The next cell therapy move takes Astra into neoantigens
For $200m Astrazeneca buys Neogene, and Alaunos’s long-suffering investors can just look on.
Astrazeneca’s quiet push into cancer cell therapies has continued with this morning’s $200m acquisition of Neogene, a private biotech backed by the UK life sciences fund Syncona. The buyout, which also includes future earnouts, seems inexpensive, but then Neogene only got permission to start its first clinical trial in May.
Neogene is one of a handful of players trying to develop engineered T-cell receptors manufactured on demand based on a patient’s specific neoantigens. This focus will be of special interest to investors in Alaunos, the company formerly known as Ziopharm, which licensed the NCI’s neoantigen TCR tech in 2017 before taking another five years to enter the clinic.
The approaches taken by Alaunos and Neogene are similar, in concept at least: a patient’s tumour is analysed, and the neoantigens driving that tumour are identified, as are the tumour-infiltrating T-cells specific for those neoantigens.
The patient’s T cells are then transduced to express engineered T-cell receptors that have been designed to target a selection of those neoantigens. Neogene’s lead project, NT-125, can apparently include up to five distinct TCR types, the company says.
However attractive such a personalised approach might be, its complexity makes it extremely difficult to turn it into a practical procedure in the real world. The approach taken by Alaunos and the NCI, taking work presented by Dr Steve Rosenberg at Ash in 2014, is to use the Sleeping Beauty transposon system the company claims is capable of carrying out such a procedure quickly and at scale.
Neogene, meanwhile, uses Crispr Cas9 to engineer its cells, saying this method allows simultaneous TCR knock-out and knock-in, as well as the knocking out of other genes of interest such as one coding for the TGFβ receptor II. Obviously, whether such an approach can work at scale is anyone’s guess at present.
Astra in, GSK out
Astra, at least, can see the promise. The acquisition comes shortly after Astra’s first Car-T therapy was identified as the Steap2-targeting project AZD0754, and it is again notable that Astra is buying into cell therapy and TCRs at precisely the time that its UK neighbour GSK has exited the space, abandoning TCR collaborations with Lyell, Adaptimmune and Immatics.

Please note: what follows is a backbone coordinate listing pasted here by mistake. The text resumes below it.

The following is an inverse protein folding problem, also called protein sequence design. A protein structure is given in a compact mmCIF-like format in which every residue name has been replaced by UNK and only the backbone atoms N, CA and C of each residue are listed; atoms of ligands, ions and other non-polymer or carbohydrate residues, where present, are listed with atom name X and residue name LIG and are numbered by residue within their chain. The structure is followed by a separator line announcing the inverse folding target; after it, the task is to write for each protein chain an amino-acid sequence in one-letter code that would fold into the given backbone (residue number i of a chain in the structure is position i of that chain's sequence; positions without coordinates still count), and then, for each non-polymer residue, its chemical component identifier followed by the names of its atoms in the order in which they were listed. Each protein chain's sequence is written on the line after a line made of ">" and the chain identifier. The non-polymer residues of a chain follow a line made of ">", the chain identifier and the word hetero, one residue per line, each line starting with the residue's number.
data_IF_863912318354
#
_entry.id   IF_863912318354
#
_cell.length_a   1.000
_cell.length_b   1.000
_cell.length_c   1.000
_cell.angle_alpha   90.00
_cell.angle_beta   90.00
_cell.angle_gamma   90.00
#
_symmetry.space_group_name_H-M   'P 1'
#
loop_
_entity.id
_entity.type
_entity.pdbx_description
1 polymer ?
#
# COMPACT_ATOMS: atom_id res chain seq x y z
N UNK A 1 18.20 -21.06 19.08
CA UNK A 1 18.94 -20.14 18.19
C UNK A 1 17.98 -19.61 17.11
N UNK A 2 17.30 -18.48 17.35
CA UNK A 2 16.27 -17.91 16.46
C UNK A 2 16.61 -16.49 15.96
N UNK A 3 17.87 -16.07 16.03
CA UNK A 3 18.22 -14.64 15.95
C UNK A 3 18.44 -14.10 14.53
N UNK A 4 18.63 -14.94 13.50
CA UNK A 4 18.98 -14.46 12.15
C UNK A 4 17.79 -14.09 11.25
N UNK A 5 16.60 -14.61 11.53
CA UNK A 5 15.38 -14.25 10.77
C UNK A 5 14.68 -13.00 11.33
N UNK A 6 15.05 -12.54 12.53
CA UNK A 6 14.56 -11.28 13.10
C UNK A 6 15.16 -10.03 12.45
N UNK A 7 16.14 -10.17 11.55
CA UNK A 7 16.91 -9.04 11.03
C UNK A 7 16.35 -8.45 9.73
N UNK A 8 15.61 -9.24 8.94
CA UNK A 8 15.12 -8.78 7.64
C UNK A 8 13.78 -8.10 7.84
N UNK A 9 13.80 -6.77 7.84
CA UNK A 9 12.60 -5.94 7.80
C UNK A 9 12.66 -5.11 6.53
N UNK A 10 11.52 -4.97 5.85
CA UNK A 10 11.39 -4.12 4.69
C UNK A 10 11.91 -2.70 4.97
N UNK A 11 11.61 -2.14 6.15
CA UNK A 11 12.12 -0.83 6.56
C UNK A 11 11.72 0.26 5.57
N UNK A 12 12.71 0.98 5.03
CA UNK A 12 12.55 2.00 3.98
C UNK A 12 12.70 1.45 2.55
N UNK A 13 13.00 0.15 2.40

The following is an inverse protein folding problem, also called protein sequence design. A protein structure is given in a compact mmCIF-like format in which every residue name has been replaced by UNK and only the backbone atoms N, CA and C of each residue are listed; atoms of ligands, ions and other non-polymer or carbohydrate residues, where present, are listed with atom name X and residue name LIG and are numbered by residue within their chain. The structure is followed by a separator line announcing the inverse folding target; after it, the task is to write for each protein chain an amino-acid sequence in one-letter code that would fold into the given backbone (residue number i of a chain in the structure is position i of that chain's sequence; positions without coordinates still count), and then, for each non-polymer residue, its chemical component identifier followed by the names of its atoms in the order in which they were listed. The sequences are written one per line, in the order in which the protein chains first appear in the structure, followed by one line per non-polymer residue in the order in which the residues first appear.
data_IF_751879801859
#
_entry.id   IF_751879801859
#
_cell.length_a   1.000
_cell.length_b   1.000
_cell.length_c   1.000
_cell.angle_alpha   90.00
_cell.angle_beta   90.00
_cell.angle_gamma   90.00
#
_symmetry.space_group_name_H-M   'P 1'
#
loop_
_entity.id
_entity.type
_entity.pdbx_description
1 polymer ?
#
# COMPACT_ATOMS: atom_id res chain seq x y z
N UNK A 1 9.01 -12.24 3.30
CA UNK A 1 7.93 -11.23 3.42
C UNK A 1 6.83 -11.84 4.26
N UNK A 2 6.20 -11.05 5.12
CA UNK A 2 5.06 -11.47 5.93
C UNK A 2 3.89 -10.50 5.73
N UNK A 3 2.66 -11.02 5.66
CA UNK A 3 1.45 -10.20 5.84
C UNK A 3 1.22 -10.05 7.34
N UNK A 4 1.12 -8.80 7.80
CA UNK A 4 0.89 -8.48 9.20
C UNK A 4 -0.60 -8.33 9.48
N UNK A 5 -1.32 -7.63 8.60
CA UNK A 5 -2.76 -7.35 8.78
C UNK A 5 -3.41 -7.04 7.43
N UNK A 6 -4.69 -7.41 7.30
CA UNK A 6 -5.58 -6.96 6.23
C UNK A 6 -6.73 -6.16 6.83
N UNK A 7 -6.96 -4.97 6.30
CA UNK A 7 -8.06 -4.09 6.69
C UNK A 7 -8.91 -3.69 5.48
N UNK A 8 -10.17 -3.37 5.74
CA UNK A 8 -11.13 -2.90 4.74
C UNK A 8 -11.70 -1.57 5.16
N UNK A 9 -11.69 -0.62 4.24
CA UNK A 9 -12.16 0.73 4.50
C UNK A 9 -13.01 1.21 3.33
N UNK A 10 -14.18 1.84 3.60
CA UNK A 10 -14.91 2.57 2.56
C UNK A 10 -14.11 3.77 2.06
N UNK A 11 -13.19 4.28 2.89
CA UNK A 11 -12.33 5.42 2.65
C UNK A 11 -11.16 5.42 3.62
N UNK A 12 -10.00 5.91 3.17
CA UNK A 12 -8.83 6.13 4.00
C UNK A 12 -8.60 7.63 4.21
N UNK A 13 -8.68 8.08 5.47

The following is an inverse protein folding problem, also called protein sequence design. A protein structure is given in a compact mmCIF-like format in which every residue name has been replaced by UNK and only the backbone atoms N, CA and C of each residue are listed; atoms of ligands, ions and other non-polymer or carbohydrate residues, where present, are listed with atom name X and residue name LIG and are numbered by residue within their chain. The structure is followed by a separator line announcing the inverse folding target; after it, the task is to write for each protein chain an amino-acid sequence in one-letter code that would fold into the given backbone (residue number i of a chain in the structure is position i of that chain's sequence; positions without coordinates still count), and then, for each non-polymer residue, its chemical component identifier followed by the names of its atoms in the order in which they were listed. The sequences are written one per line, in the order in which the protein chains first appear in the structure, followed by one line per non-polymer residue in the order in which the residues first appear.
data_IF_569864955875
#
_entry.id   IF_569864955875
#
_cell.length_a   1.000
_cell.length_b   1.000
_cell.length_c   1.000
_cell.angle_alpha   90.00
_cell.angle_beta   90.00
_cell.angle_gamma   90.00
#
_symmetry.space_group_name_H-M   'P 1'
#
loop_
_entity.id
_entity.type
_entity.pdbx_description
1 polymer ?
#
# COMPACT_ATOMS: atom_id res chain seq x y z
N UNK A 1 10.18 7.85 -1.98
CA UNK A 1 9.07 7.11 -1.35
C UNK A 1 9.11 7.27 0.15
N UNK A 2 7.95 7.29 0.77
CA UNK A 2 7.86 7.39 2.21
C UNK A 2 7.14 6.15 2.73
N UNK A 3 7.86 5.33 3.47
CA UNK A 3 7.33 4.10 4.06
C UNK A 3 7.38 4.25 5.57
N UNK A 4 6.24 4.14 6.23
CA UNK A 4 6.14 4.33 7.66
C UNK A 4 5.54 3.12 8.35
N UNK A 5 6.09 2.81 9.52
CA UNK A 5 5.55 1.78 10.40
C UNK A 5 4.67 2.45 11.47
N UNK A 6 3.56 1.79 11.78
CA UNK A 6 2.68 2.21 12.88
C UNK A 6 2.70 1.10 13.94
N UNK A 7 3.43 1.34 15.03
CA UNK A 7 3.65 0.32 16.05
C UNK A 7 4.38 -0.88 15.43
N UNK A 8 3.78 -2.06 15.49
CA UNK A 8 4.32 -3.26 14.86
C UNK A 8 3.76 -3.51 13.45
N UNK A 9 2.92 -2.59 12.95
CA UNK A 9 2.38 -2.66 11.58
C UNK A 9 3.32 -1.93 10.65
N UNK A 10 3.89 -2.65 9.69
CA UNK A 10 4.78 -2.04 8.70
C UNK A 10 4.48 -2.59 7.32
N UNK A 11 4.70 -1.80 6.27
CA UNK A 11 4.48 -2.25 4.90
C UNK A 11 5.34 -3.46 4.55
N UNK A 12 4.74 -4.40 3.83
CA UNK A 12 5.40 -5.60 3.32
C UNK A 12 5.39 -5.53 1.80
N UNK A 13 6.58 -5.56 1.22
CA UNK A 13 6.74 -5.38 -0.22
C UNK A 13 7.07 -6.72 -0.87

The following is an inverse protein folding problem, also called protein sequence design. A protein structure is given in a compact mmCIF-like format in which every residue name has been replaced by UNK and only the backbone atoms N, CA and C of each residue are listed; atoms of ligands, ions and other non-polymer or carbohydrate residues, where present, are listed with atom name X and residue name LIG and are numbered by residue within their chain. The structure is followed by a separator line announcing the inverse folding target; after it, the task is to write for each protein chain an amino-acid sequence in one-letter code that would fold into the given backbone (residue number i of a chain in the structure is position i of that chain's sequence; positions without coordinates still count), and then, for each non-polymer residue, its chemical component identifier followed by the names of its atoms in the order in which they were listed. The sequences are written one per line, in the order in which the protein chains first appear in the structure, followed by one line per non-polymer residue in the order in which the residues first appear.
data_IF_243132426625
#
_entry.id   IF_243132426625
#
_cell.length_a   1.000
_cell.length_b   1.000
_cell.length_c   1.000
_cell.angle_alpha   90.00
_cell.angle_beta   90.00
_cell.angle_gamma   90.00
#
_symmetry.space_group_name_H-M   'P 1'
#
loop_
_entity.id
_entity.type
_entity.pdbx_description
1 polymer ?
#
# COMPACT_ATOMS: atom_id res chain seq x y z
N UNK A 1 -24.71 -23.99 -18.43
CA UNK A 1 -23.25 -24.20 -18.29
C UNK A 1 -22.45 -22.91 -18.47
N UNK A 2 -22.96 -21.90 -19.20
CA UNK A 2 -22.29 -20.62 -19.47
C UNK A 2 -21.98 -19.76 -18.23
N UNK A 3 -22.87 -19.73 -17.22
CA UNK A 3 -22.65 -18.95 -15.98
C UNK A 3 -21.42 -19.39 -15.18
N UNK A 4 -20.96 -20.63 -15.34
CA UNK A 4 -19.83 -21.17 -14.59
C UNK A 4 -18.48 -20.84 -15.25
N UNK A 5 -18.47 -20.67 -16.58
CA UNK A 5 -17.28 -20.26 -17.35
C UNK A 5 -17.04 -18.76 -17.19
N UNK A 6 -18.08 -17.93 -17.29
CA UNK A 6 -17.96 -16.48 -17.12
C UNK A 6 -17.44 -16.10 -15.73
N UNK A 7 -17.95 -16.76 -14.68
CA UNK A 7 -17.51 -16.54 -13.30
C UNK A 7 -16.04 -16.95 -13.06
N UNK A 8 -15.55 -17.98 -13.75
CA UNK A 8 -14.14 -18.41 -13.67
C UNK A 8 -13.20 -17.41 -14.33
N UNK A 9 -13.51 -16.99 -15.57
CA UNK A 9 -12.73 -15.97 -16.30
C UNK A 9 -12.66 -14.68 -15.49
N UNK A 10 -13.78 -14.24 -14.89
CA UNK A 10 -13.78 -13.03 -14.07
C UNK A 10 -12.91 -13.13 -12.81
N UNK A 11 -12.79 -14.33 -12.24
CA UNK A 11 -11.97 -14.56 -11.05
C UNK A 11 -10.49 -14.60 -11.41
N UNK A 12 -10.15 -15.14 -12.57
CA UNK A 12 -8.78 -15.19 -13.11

Though Neogene announced that NT-125’s clinical trial application was approved in May, according to Syncona’s interim report two weeks ago the asset will not actually enter the clinic until the first half of next year.
It would clearly be premature to say that this suggests a significant delay, though Alaunos set an uncomfortable precedent; after that company’s 2017 licence to the NCI’s neoantigen tech an entry finally went up on clinicaltrials.gov in 2019, but as of today patient enrolment has still not begun. A separate, Alaunos-sponsored phase 1/2 study started in April.
Perhaps the impracticality of such approaches is deterring investment and delaying clinical trials. The only other clinical-stage neoantigen TCR company Evaluate Vantage has been able to identify is Pact Pharma, a private biotech. Pact was last month forced to sell a facility to a contract manufacturer, and a trial of its lead, NeoTCR-P1, was suspended.
Syncona might breathe a sigh of relief. It paid $19m for an 11% stake in Neogene’s series A round, which raised $110m in 2020. This suggests that Neogene was back then valued at around $173m, so Astra has allowed it to cash out at a 16% premium.
|Engineered T-cell therapies against tumour neoantigens|
|Neoantigen TCR||Alaunos*||Uses Sleeping Beauty transposon/transposase system to express TCRs||Ph1/2 (IL-2 combo)|
|NeoTCR-P1||Pact Pharma||Uses Crispr for TCR knockout/in||Ph1 suspended after asset sale**|
|NT-125||Astrazeneca (ex Neogene)||Uses Crispr Cas9 for TCR knockout/in||Ph1 to start H1 2023|
|Note: *formerly known as Ziopharm; **tech & San Francisco plant sold to Amplifybio, a CRO, in Oct 2022. Source: company disclosures & clinicaltrials.gov.|